Wireless Local Area Networks (LANs) have the ability to send and receive data over “infrared or radio frequency technology” without the need to be connected with an Ethernet cable (Hamid, 2002). The current wireless LAN standards are IEEE 802.11g (aka wireless G) and 802.11n (aka wireless N). Both of these have their own advantages – wireless G has been around longer than wireless N and thus more devices are compatible with wireless G, but wireless N is faster and has a greater transmission range (IEEE Computer Society, 2012). Wireless technologies are popular because they are easier to deploy and provide for more flexibility for where a device is used as they are not bound by the reach of a cord, etc. However, security behind wireless LANs tends to be overlooked, and it is critical that wireless network users abide by security best practices. It will be interesting to explore the various options users have to further enhance security using a standard Linksys router, Windows Firewall, open source intrusion detection systems and endpoint security, as well as recommended best practices.
Before we begin a detailed analysis of hardware or software specific security recommendations, an overview of basic wireless security issues should be valuable in understanding some of the concerns at hand. Van Lengen shared in his paper that wireless networks are being deployed virtually everywhere in today’s environment – mobile access after all is more convenient and generally easier to set up over wired networks. However, since attackers do not need physical access to wireless LANS, if vulnerabilities exist, it is very easy for them to cause harm (Van Lengen, 2005). Van Lengen recommending using a directory based authentication scheme such as Lightweight Directory Access Protocol (LDAP) to ensure only authorized users, as pre-defined in a “group” are allowed to use a network. The reason behind this is that MAC address authentication can easily be spoofed for easy access, so additional authentication methods should be used. Beyond the “defense in depth” approach, covered later in this paper, he also suggested a proper risk assessment be conducted before a wireless network is put in place. This way, assuming all issues found during the risk assessment have been reduced or mitigated, users and organization executives will have greater confidence of their network’s security ahead of time, versus proceeding with a backwards ‘deploy and patch’ approach (Van Lengen, 2005).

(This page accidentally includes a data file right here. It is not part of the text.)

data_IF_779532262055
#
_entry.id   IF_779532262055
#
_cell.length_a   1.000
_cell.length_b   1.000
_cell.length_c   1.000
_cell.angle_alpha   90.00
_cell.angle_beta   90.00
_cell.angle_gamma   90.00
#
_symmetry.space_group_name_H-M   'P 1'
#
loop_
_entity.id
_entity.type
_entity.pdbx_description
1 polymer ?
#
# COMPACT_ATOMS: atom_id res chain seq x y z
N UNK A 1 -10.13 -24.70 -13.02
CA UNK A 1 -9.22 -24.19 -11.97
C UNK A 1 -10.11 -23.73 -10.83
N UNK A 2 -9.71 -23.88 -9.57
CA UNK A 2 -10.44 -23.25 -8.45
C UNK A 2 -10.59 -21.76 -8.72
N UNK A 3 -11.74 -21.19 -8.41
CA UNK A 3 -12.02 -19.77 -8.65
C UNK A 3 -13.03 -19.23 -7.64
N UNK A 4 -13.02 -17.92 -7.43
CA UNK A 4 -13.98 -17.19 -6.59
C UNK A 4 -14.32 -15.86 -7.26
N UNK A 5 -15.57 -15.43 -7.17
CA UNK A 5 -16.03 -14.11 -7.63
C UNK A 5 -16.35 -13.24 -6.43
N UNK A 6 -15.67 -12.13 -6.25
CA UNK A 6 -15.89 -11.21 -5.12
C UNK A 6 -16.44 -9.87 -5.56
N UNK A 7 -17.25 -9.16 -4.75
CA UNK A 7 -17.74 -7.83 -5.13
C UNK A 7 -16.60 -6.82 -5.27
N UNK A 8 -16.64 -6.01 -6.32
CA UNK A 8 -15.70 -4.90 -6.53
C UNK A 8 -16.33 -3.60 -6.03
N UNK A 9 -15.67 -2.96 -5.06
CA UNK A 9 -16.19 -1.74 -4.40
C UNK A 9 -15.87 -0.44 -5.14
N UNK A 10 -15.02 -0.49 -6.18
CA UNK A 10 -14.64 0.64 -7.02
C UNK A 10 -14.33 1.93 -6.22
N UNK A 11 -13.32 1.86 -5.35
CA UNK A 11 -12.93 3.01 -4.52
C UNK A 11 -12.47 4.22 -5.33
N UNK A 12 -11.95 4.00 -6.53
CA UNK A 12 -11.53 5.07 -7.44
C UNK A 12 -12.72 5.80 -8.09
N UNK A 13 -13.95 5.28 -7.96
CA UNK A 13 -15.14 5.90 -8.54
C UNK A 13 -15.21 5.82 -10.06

Van Lengen highlighted the importance of identifying the ‘5 W’s’ of network security. Questions should be raised such as “who or what are you trying to protect [the network] from?” (Van Lengen, 2005). All data and physical resources should be identified and costs associated with any downtime resulting from an attack or other network issue should be noted. He shared a formula the industry tends to use to calculate the impact of a risk, which is “risk = threat * vulnerability.” While we would like to mitigate all risks, realistically that is not possible. Many people in the industry actually suggest a near 100% is difficult in itself, with technology and software constantly changing which makes that a moving target. As such, Van Lengen noted we occasionally need to make compromises known as accepted risks, but a carefully planned risk discovery and elimination/reduction initiative can greatly enhance network security (Van Lengen, 2005).
Risk mitigation begins with a properly thought out and deployed security policies. These may include but not limited to an Acceptable Use Policy (AUP), ID badge policy/procedures and so on. The SANS Institute recommends these policies be clear and concise, abide by local, regional and federal laws and provide information on who to contact. Basically, you want to answer any common questions the end-user might have that would help ensure compliance – even to help them understand why they should follow the policy (Van Lengen, 2005). Bullet-proof security policies should be followed by a network and host system analysis (hardware and operating system), and then a full review of the various applications residing on host systems and their relationship with other systems on the network. Finally, proper logging and auditing capabilities should be enabled for the system/network administrator’s review (Neoh, 2003). Too much information is better than none, especially if one ever needs to trace activity from a specific user to support termination and possible litigation following an attack. On that note, HR should work with IT to ensure the global HR manual clearly spells out an allowance for the company to physically and electronically monitor/audit all activities conducted within their offices, network and on their loaned systems (i.e. corporate laptop, desktop system, tablet, etc.)